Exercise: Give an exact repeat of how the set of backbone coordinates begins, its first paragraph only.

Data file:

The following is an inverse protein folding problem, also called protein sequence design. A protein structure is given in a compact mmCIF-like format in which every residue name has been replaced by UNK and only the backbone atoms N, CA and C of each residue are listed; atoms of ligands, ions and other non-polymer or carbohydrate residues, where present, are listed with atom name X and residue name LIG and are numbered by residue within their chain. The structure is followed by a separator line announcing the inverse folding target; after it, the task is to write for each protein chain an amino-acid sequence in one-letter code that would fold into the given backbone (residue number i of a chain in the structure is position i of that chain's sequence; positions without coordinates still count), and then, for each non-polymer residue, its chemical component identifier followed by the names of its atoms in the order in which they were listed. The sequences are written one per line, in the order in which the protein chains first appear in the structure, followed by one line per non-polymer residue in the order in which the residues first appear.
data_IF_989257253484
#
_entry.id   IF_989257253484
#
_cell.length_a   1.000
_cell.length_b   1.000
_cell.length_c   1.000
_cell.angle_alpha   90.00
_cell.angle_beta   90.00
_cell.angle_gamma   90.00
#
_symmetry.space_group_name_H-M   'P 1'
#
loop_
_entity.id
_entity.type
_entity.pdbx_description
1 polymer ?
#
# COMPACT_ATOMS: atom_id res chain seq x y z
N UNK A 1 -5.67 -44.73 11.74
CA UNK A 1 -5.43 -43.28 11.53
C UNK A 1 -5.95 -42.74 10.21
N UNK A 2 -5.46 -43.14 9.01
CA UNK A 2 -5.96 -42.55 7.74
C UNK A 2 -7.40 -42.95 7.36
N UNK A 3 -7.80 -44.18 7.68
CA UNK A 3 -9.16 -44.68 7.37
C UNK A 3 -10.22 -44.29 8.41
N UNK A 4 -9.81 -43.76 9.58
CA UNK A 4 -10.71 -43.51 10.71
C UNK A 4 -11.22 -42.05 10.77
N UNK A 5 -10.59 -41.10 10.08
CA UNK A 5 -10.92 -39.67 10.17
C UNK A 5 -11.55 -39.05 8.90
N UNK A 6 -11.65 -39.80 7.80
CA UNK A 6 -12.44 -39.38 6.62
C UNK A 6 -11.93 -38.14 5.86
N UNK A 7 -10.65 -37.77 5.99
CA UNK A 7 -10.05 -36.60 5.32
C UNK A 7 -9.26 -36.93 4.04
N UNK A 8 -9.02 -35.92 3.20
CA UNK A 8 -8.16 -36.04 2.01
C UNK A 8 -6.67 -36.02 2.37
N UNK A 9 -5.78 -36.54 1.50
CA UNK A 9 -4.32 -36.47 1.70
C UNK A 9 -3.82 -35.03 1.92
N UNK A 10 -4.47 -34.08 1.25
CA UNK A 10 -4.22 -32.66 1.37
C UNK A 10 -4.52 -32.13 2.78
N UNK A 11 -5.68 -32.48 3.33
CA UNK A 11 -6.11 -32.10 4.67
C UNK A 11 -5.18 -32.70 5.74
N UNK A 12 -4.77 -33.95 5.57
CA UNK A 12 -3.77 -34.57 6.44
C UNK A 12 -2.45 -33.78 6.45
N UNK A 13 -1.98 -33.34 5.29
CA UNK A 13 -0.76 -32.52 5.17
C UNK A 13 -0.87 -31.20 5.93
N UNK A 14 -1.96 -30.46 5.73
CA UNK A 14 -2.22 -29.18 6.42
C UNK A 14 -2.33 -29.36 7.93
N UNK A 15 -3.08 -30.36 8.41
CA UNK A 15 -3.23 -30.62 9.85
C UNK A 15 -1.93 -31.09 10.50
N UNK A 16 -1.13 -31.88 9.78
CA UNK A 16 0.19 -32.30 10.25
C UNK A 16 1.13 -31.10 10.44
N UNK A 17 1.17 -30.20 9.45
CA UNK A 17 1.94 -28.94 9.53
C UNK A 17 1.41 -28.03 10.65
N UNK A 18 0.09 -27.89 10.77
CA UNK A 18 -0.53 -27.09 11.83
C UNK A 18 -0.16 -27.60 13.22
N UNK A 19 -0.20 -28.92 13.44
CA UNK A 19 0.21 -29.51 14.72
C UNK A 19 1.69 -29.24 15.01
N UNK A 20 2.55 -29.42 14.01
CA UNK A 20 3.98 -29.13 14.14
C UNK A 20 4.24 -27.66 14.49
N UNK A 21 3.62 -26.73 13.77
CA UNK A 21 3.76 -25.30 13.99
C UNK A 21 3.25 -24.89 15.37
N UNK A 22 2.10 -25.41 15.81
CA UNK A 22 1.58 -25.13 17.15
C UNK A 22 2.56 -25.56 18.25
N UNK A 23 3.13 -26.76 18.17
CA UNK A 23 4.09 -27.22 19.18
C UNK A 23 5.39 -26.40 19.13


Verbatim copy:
The following is an inverse protein folding problem, also called protein sequence design. A protein structure is given in a compact mmCIF-like format in which every residue name has been replaced by UNK and only the backbone atoms N, CA and C of each residue are listed; atoms of ligands, ions and other non-polymer or carbohydrate residues, where present, are listed with atom name X and residue name LIG and are numbered by residue within their chain. The structure is followed by a separator line announcing the inverse folding target; after it, the task is to write for each protein chain an amino-acid sequence in one-letter code that would fold into the given backbone (residue number i of a chain in the structure is position i of that chain's sequence; positions without coordinates still count), and then, for each non-polymer residue, its chemical component identifier followed by the names of its atoms in the order in which they were listed. The sequences are written one per line, in the order in which the protein chains first appear in the structure, followed by one line per non-polymer residue in the order in which the residues first appear.